Black Markets Do Not Protect Minorities


Originally published at The Hill

Former Denver mayor Wellington Webb argues in a Sept. 14 op-ed in The Hill that legalized online gambling would be bad for minority populations. (“Internet gambling harmful to minorities,” He bases this claim on the high rate of “disordered” gambling among low-income and African American communities. But if Webb truly cares about the possible threat online gambling poses for vulnerable groups, he ought to be lobbying states to legalize and regulate the activity.

A federal ban on online gambling would simply push the activity back into the black market, where consumers have few protections. Making criminals out of people who simply want to play poker online in their own homes is not the way to protect minorities, though it may help protect the profits of brick-and-mortar casinos like those owned by Webb’s boss, Sheldon Adelson.

Webb claims that African Americans and low-income earners are more likely to be categorized as “disordered gamblers” than their white or higher-earning counterparts, and that “persons in the bottom fifth of the economic ladder are more likely than other segments of the population to play the lottery”. It might seem intuitive that more gambling available will increase rates of problem gambling, but research shows that this isn’t the case.

While gambling has become increasingly available, worldwide rates of disordered gambling have been declining since the late 1990s. In the U.S., according to Harvard addiction expert Howard J. Shaffer, the rate of pathological gambling remained relatively stable during these years and has even decreased since the 1970s—despite the explosion in legal casino gambling in this country. In their 2011 paper, Harvard researchers Shaffer and Martin hypothesized that the reason rates of problem gambling remained stable despite the unprecedented rise in gambling availability is because certain people are just predisposed to addiction; they found that almost 100% of people with problem gambling had other disorders and most of the time another disorder preceded the problem gambling.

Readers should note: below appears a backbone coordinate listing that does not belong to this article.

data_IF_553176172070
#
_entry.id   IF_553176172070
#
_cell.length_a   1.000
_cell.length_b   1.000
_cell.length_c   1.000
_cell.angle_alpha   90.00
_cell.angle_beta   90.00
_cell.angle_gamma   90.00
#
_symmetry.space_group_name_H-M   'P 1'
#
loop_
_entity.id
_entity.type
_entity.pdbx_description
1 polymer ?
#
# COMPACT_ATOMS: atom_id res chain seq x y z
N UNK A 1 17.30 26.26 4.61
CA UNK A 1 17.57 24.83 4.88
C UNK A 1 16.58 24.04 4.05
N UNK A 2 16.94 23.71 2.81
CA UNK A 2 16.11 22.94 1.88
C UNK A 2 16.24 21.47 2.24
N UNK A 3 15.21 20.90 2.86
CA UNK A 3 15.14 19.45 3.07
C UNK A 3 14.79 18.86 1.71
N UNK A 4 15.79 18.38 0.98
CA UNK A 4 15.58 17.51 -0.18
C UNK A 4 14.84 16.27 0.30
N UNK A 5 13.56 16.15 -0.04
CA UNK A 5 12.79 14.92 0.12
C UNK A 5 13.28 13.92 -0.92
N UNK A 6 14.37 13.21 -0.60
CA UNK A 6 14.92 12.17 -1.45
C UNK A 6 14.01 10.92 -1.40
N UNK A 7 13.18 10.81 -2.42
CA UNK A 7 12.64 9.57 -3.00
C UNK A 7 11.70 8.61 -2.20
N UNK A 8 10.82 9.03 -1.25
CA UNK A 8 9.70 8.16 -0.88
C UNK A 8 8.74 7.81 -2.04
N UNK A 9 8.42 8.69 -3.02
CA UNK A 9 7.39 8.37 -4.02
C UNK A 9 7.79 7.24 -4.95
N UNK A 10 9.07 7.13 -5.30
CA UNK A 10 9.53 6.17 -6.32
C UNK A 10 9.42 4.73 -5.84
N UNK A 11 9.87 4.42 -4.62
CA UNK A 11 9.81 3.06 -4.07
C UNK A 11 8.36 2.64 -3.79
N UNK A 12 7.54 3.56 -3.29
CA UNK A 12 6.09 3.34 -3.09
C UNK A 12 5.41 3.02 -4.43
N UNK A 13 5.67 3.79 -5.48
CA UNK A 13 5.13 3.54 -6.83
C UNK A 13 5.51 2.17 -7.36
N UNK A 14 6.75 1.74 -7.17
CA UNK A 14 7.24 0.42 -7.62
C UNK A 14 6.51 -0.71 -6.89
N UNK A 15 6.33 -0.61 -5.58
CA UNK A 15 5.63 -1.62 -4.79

As for Webb’s claim that “minority communities are uniquely susceptible to the threat posed by 24/7 access to Internet gambling,” there is no evidence that online gambling is more addictive or more harmful than offline betting. A series of studies published this year by Harvard Medical School’s Division on Addiction Studies found that online gambling may actually be less addictive than in-person gambling. In addition, online gambling offers a greater opportunity to identify and address disordered gambling.

For example, in all three of the states that currently regulate online gambling, laws require the sites to recognize “self-exclusion lists.” That is, consumers can voluntary add their name to an exclusion lists that block their access to gambling sites and ensure they won’t receive enticements to play. Shaffer and Martin note that players who signed up for lifetime exclusion bans had significantly reduced gambling-related problems. Additionally, sites can employ existing behavioral tracking tools like PlayScan and Observer that compare players’ behavior against known patterns of problem gamblers. The tools to address problem gambling online exist, but it is up to regulators and website owners to decide whether or not they employ them.

Between 2003 and 2010 Americans spent $30 billion gambling on foreign-operated websites. If Webb and Adelson have their way the federal government will create, for the first time, a ban on legalizing online gambling, pushing it back into this black, unregulated market. While this might protect Adelson’s profits, it does nothing to protect American consumers—whatever their ethnicity.